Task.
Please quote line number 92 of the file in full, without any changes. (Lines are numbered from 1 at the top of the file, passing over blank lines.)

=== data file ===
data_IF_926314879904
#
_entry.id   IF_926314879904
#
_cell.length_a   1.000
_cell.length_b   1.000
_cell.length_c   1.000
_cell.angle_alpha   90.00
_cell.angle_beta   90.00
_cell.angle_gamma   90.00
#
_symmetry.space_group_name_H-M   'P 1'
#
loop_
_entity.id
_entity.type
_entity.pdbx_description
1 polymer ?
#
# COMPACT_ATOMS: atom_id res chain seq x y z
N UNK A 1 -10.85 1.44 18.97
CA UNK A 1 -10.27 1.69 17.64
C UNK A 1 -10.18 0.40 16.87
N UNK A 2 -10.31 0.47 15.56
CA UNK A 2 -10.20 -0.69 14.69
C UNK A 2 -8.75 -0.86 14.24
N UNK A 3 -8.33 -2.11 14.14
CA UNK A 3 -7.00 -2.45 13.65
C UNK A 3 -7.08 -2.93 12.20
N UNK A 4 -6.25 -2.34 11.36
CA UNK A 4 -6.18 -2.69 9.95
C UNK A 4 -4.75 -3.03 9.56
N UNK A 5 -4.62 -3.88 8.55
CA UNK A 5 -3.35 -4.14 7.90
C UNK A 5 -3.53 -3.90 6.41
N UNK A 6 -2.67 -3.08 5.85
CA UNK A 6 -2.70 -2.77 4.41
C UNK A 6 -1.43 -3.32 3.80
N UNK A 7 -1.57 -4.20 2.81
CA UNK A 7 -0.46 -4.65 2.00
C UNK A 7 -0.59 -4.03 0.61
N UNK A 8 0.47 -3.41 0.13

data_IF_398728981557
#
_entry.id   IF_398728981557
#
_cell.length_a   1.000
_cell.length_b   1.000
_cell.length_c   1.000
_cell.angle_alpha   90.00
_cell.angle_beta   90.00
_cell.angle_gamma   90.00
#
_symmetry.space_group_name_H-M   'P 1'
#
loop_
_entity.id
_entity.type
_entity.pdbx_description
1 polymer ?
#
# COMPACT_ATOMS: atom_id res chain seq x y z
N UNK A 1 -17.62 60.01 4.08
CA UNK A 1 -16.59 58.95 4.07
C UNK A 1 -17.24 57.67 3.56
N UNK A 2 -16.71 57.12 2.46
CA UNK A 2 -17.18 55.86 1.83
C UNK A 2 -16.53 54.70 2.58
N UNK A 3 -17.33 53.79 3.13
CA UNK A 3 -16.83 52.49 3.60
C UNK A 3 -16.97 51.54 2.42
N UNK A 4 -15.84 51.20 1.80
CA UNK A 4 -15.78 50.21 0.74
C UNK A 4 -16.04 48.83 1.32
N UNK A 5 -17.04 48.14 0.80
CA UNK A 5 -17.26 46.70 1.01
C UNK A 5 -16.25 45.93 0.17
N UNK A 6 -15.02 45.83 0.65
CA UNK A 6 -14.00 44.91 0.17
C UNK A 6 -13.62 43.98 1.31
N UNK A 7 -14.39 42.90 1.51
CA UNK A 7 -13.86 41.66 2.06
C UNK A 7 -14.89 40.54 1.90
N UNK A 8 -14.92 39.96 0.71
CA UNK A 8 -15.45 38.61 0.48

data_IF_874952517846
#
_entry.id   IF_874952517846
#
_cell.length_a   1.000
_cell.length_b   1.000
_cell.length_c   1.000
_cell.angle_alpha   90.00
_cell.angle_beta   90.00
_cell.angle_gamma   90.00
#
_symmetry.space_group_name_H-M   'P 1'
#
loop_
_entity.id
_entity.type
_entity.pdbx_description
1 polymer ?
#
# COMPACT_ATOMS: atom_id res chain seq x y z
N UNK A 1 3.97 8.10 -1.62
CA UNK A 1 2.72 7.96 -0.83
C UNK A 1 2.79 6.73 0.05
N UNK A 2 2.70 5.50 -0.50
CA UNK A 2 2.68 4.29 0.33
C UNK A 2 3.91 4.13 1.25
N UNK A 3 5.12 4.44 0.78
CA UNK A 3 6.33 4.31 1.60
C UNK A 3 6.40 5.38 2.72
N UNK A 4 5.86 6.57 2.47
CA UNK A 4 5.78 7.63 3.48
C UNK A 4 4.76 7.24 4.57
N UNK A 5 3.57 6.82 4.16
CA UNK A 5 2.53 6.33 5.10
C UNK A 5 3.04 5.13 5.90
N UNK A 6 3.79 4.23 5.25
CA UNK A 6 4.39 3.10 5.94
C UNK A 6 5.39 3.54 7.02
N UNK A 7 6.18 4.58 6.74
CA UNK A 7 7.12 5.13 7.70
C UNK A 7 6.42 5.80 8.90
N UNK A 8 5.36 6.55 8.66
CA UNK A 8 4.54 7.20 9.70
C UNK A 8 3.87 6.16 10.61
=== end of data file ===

_cell.length_c   1.000